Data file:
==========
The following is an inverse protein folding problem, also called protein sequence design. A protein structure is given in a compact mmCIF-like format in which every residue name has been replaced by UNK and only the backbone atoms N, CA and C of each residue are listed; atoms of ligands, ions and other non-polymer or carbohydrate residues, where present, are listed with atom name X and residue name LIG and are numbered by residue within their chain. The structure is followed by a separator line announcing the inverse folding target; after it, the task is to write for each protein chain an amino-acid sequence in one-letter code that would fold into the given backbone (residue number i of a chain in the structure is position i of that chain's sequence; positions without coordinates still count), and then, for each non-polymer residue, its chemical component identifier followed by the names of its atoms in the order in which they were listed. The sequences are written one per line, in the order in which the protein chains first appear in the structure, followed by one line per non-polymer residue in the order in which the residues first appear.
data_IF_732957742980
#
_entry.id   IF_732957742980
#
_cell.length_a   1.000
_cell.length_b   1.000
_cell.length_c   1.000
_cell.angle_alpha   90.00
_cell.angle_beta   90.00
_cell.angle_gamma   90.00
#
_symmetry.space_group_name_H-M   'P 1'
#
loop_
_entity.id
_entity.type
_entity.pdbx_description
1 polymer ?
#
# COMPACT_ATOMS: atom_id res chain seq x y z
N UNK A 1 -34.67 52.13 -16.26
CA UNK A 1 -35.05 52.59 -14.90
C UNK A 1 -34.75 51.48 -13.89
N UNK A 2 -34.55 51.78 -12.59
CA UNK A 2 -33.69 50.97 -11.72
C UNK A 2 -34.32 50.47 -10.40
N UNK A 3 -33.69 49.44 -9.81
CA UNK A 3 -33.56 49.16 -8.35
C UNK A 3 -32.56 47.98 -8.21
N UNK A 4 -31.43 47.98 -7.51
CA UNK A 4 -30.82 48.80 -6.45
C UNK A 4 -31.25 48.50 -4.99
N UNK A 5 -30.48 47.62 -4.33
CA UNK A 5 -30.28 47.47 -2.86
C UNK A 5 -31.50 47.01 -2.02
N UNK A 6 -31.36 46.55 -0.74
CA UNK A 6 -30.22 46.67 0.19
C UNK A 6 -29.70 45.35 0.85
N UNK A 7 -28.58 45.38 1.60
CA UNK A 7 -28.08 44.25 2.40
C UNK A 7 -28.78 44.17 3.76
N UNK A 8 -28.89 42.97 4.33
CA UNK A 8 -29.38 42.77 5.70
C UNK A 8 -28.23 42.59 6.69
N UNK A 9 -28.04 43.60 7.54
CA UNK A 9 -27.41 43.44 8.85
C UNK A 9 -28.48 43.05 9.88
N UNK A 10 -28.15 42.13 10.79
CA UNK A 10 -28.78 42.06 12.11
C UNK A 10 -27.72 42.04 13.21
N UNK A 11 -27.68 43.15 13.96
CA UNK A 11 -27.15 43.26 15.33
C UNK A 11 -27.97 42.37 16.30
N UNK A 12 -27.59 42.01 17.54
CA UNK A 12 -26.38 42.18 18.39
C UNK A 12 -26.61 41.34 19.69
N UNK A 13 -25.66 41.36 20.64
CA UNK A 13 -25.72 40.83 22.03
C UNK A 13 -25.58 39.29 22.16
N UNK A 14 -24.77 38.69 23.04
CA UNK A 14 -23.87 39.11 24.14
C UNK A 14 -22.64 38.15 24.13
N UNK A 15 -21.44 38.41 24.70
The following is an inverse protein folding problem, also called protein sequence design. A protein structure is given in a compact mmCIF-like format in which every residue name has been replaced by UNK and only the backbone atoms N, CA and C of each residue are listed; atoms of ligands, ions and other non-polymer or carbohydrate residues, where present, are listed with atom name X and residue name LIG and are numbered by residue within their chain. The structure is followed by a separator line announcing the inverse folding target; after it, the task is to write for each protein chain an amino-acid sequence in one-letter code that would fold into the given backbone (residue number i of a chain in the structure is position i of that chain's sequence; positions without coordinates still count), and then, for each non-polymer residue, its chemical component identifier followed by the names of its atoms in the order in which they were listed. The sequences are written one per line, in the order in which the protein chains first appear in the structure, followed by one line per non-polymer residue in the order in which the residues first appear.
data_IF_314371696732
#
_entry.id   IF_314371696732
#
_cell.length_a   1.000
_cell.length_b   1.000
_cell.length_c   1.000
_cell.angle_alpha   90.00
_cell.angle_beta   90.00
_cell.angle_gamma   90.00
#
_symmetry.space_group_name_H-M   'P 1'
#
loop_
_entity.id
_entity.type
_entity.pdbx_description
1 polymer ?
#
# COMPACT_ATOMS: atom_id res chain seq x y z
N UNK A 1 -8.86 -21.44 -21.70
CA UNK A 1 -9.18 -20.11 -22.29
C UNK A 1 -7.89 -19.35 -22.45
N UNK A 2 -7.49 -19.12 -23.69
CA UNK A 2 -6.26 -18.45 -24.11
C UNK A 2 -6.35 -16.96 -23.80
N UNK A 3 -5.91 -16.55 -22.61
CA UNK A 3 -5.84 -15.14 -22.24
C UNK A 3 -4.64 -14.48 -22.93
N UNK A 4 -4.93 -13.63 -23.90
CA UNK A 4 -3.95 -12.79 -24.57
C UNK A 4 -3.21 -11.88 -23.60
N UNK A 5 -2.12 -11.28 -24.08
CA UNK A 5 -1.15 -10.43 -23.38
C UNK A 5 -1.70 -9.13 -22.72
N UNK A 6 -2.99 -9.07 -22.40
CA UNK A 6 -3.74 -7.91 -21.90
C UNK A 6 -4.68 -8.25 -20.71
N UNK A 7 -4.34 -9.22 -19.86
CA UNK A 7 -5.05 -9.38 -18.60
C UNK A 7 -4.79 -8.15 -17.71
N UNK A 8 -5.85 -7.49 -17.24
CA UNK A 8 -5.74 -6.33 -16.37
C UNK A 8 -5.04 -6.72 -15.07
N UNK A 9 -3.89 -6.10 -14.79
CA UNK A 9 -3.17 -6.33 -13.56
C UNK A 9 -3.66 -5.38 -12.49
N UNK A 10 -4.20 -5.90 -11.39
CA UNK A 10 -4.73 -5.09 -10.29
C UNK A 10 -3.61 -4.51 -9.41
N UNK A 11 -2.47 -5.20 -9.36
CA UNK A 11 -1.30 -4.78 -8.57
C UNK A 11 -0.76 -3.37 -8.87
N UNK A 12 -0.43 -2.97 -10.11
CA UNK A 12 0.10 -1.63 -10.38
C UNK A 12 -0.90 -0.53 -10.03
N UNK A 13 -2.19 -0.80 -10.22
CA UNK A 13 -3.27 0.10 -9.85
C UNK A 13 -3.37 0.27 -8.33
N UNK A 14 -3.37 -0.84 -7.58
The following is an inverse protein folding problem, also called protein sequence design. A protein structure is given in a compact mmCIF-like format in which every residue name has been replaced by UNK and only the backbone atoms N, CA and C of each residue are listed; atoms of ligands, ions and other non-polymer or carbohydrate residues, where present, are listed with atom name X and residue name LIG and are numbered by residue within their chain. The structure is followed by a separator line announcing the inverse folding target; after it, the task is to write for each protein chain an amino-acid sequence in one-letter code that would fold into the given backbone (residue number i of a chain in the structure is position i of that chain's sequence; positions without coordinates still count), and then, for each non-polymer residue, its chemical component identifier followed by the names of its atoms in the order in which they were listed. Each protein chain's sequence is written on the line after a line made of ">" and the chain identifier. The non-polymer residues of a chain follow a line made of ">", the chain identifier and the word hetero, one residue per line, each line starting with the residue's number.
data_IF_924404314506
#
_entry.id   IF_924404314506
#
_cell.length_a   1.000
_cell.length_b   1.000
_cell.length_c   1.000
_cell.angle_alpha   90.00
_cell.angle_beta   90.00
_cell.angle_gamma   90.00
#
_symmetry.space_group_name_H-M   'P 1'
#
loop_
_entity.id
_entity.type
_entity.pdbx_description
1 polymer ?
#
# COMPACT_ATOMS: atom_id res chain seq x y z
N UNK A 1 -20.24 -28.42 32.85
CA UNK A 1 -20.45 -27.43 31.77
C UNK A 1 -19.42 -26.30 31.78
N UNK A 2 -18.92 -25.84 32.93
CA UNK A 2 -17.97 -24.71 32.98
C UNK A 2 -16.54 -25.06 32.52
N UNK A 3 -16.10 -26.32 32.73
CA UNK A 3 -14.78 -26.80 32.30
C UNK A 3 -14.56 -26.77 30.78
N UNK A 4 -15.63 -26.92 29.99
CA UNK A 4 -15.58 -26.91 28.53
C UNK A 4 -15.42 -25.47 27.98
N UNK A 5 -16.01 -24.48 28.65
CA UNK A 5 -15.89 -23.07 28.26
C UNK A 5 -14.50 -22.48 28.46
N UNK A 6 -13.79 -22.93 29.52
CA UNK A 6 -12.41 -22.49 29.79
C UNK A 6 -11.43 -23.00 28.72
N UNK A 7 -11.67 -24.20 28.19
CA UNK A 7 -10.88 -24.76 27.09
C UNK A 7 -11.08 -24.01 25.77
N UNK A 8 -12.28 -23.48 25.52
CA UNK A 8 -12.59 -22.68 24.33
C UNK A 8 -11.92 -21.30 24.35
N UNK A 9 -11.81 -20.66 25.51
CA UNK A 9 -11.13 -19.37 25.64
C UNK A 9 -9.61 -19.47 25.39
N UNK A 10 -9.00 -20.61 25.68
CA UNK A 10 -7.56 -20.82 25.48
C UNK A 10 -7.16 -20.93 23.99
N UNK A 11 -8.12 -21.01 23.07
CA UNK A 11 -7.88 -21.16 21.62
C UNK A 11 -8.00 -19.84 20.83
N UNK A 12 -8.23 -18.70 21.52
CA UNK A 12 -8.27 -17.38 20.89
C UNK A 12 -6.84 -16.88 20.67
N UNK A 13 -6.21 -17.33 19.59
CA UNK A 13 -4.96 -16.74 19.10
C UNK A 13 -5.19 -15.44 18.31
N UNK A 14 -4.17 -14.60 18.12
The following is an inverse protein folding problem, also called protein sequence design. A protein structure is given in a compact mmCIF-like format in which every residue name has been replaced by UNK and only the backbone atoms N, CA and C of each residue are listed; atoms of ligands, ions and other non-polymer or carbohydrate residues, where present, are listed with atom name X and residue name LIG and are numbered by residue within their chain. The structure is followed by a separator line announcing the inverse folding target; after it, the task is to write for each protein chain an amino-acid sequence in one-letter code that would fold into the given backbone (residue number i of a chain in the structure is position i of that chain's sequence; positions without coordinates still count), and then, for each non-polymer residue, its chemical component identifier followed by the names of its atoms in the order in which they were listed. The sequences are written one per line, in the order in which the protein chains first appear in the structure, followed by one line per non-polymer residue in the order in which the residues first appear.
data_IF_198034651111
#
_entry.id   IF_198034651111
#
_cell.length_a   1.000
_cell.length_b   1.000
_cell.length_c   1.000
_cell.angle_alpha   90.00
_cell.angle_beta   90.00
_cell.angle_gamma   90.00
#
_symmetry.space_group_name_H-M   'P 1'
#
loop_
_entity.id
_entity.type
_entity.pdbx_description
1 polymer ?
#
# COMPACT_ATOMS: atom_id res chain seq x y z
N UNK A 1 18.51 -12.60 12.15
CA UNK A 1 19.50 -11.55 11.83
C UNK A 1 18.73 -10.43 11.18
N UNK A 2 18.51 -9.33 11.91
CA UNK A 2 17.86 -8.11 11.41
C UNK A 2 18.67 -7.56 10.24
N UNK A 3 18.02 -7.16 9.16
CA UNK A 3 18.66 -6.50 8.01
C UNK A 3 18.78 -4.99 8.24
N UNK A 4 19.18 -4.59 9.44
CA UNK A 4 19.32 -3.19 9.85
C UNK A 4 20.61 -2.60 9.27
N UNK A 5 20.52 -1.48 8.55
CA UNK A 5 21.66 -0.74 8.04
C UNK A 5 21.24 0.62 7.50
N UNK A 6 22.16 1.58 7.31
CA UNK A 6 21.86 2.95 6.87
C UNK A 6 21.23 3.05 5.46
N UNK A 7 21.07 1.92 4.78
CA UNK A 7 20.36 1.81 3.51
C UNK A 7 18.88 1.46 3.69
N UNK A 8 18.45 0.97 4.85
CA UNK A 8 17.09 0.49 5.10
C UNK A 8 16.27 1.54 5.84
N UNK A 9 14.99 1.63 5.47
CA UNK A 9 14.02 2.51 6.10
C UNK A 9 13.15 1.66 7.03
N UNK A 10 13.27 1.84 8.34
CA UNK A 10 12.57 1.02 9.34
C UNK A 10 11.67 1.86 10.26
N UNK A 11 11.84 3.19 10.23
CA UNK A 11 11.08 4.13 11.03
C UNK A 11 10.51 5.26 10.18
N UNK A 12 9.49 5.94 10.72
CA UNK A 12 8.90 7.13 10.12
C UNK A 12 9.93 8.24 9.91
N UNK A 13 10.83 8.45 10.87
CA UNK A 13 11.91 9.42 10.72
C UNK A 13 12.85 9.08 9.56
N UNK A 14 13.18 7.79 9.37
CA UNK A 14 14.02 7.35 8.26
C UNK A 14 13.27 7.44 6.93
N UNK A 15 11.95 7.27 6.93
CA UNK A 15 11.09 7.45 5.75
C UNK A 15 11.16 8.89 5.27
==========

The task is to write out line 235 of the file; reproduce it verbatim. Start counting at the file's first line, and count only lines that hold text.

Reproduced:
N UNK A 10 13.27 1.84 8.34